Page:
Conversation with a Deer Fly


Background information.

We live in the backwoods of nowhere.  Almost every day, the dogs and I (and sometimes a couple of the cats) walk on a trail my husband has cut through the woods behind our house.  We know Spring Has Sprung when the biting flies arrive.  Deer flies, characterized by their brown and buff striped wings and their nasty bite, and horse flies, larger and even more aggressive, whose bite makes you wonder for a second if a snake has reared up and nailed you in the backside.

I have scars that still itch from fly bites that happened over a year ago.

About two weeks after the first fly arrives, the day comes that our daily walk turns into a flee-for-your-life run back home.  Then we have a period that lasts from two weeks to a month, in which we stay inside as much as possible.  If we’re lucky, these days coincide with the spring rains.  We do Spring Cleaning and read a lot, and the mop gets a workout because the dogs decline to go outside, swearing that they really don’t have to potty, nosiree, not at all.

Then the dragonflies arrive.  Two weeks after the dragonflies get here, it is safe to go outside again.  They follow us on our walks, and we thank them profusely for snatching up the pesky deer flies.  On the first official day of summer this year, we were able to walk the entire path through the woods without seeing a single biting fly.  I am eternally grateful to the dragonflies, and continue to tell them how much I appreciate their presence and their work on our behalf.

THEN.

One day last week,

IT HAPPENED.

At the beginning of our walk through the woods, a deer fly started buzzing around my head.  This is our conversation:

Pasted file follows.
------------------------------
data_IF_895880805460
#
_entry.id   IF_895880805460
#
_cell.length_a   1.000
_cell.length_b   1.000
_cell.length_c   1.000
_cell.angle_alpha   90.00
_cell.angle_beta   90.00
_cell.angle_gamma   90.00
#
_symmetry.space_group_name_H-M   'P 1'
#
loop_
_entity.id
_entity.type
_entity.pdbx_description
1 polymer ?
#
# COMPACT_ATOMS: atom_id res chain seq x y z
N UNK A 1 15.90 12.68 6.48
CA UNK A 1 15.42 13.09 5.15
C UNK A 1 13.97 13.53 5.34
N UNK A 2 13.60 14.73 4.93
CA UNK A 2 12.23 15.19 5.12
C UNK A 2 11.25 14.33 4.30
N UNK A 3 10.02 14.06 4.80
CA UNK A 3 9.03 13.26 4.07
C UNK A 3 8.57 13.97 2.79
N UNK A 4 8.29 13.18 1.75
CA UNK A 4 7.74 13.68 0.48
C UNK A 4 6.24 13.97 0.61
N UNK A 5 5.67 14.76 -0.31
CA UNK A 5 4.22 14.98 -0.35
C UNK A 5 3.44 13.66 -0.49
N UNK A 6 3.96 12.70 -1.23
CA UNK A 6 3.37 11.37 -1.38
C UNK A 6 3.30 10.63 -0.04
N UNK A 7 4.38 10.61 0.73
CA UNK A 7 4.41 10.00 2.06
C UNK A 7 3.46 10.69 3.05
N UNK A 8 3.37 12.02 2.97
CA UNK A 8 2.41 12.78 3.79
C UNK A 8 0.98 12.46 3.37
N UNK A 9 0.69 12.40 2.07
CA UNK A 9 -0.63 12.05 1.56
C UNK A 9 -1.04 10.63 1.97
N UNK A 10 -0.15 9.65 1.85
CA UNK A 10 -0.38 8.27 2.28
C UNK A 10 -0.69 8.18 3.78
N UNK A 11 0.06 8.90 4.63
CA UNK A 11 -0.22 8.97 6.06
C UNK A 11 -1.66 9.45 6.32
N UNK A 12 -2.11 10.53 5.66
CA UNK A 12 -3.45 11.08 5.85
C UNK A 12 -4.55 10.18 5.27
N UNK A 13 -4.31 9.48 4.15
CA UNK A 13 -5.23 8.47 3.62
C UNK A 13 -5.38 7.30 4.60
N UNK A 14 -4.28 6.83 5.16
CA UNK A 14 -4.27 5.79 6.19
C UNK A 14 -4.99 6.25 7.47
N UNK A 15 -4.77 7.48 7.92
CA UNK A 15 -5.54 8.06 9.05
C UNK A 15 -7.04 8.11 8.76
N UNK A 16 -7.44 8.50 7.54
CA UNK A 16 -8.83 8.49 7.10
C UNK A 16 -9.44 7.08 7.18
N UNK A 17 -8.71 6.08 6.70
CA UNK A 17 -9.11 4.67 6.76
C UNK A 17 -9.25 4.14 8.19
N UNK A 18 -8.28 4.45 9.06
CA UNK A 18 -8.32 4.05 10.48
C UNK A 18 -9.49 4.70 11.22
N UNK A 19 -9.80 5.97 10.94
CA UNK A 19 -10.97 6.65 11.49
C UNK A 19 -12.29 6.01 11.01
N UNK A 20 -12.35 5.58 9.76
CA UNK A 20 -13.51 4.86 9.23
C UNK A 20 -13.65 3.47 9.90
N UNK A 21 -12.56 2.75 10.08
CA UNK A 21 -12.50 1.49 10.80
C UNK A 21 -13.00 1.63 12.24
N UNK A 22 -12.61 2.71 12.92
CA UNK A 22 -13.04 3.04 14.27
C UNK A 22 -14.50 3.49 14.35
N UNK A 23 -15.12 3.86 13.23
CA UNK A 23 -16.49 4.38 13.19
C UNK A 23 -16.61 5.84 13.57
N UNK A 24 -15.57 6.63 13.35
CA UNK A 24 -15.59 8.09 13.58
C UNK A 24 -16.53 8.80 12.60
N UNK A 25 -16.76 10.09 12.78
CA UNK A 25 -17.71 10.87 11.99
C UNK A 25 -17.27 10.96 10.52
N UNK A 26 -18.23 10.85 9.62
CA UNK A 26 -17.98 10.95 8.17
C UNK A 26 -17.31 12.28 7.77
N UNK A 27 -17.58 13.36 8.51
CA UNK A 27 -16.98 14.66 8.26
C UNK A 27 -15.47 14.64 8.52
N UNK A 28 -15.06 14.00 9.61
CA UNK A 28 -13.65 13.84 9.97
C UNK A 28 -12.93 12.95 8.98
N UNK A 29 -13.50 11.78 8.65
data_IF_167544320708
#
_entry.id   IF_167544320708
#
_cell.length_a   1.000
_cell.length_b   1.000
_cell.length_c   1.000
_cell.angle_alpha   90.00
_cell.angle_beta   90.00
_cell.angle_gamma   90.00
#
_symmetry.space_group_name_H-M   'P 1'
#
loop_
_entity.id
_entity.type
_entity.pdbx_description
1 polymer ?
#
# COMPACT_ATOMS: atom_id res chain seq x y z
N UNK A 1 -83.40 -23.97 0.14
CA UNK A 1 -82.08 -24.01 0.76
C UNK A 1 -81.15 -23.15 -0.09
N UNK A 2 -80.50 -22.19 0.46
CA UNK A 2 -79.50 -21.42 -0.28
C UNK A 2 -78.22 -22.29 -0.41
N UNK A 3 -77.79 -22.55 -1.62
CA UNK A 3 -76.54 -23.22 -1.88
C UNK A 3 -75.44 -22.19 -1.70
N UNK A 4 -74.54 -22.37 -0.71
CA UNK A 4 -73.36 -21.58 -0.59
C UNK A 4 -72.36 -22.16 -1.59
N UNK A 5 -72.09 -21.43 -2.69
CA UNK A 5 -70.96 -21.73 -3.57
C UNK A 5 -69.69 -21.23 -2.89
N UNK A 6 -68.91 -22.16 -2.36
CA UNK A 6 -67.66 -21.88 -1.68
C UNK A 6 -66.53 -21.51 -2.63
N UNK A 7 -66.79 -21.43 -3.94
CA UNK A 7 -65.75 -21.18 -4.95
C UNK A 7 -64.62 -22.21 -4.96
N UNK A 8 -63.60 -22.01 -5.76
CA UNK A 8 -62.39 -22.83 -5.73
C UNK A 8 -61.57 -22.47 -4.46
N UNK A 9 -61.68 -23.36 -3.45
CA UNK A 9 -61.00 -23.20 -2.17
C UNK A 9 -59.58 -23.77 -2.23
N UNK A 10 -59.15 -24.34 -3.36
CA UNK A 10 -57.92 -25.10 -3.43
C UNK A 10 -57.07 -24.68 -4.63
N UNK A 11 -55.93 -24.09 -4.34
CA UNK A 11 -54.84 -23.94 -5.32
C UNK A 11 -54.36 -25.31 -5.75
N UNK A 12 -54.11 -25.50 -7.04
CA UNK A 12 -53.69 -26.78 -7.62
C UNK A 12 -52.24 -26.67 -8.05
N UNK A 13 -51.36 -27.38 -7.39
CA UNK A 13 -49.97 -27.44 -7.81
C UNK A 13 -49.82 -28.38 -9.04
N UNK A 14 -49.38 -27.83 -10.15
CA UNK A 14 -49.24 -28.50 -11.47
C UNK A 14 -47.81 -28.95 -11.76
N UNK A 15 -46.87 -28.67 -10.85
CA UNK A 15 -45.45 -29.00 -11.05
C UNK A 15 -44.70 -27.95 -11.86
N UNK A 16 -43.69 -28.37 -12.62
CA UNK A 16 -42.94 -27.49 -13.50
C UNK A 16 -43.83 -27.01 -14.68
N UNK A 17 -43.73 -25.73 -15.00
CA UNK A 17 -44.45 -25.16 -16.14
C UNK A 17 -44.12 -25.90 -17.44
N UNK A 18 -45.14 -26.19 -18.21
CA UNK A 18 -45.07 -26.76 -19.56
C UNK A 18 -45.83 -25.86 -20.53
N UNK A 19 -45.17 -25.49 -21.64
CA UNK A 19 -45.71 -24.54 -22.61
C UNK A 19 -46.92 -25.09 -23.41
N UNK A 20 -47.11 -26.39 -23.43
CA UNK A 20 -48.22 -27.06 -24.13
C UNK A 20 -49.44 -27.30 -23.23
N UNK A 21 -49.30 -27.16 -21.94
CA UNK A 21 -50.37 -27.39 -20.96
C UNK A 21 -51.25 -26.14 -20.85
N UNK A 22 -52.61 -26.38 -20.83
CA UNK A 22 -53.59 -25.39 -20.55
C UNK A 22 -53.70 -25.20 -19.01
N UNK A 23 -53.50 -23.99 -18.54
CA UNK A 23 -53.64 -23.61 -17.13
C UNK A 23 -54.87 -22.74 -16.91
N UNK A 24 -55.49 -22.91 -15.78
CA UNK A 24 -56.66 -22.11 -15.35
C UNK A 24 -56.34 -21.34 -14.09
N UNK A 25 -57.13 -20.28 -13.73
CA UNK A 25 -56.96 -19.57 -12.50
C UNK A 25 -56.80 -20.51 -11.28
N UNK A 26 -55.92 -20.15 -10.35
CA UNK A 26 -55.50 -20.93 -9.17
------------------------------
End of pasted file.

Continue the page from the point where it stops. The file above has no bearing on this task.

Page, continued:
Me: Hey!  What are you doing here?  Hey!  Quit that!  (Here’s me, walking faster, swatting ineffectually at the fly who is dive-bombing my shoulders and circling around my head.) I thought y’all were gone!  Don’t you have anything better to do than pester me?

The fly: I have to eat, too, you know.  If I don’t eat, nobody that eats me eats, either.

Me: Yeah, I know you are an important part of the food chain and everyone depends on you.  I just wish you wouldn’t feed on me.

The fly: You think you’re more special than a deer or a possum or a rabbit?  Don’t you want to be part of the circle of life?  Why should you be exempt?  Don’t you want to do your part? Everybody else does.

Me: Okay, you’ve got me there.  I agree that everybody ought to contribute.

The fly: Every frog wants a fat, juicy fly to eat.  I’m just helping out, too, you know.

Me.  Okay, okay.  Fine.  But just let me warn you; I am much better equipped than most to swat you when you bite me, and I might not be able to help myself.  Go ahead and bite me if you want, but you might end up squashed for your efforts, before a frog gets the chance to eat you.  Your circle of life might end right here and now if you bite me.

The fly didn’t reply.  He left the vicinity at that point.